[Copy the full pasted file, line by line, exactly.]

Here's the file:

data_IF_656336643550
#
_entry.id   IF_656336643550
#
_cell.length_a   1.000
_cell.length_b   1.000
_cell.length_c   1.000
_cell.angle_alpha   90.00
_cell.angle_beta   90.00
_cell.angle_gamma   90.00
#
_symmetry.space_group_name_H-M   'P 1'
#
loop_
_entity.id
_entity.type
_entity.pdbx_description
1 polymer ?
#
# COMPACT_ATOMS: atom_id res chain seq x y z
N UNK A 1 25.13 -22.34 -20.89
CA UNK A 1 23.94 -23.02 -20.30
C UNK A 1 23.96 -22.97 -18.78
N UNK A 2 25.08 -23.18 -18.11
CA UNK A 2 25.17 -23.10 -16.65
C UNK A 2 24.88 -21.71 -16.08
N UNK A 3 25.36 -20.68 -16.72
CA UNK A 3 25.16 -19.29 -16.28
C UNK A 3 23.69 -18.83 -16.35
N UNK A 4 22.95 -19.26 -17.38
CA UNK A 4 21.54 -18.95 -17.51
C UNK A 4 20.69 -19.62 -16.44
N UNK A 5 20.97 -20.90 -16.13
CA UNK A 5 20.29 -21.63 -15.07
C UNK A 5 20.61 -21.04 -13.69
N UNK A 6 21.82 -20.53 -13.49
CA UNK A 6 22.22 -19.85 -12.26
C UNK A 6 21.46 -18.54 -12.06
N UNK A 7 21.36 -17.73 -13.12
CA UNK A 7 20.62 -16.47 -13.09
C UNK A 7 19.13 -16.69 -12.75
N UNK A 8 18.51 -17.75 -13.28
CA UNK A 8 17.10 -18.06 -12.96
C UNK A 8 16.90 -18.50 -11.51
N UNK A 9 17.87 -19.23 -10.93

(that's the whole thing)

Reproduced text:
data_IF_656336643550
#
_entry.id   IF_656336643550
#
_cell.length_a   1.000
_cell.length_b   1.000
_cell.length_c   1.000
_cell.angle_alpha   90.00
_cell.angle_beta   90.00
_cell.angle_gamma   90.00
#
_symmetry.space_group_name_H-M   'P 1'
#
loop_
_entity.id
_entity.type
_entity.pdbx_description
1 polymer ?
#
# COMPACT_ATOMS: atom_id res chain seq x y z
N UNK A 1 25.13 -22.34 -20.89
CA UNK A 1 23.94 -23.02 -20.30
C UNK A 1 23.96 -22.97 -18.78
N UNK A 2 25.08 -23.18 -18.11
CA UNK A 2 25.17 -23.10 -16.65
C UNK A 2 24.88 -21.71 -16.08
N UNK A 3 25.36 -20.68 -16.72
CA UNK A 3 25.16 -19.29 -16.28
C UNK A 3 23.69 -18.83 -16.35
N UNK A 4 22.95 -19.26 -17.38
CA UNK A 4 21.54 -18.95 -17.51
C UNK A 4 20.69 -19.62 -16.44
N UNK A 5 20.97 -20.90 -16.13
CA UNK A 5 20.29 -21.63 -15.07
C UNK A 5 20.61 -21.04 -13.69
N UNK A 6 21.82 -20.53 -13.49
CA UNK A 6 22.22 -19.85 -12.26
C UNK A 6 21.46 -18.54 -12.06
N UNK A 7 21.36 -17.73 -13.12
CA UNK A 7 20.62 -16.47 -13.09
C UNK A 7 19.13 -16.69 -12.75
N UNK A 8 18.51 -17.75 -13.28
CA UNK A 8 17.10 -18.06 -12.96
C UNK A 8 16.90 -18.50 -11.51
N UNK A 9 17.87 -19.23 -10.93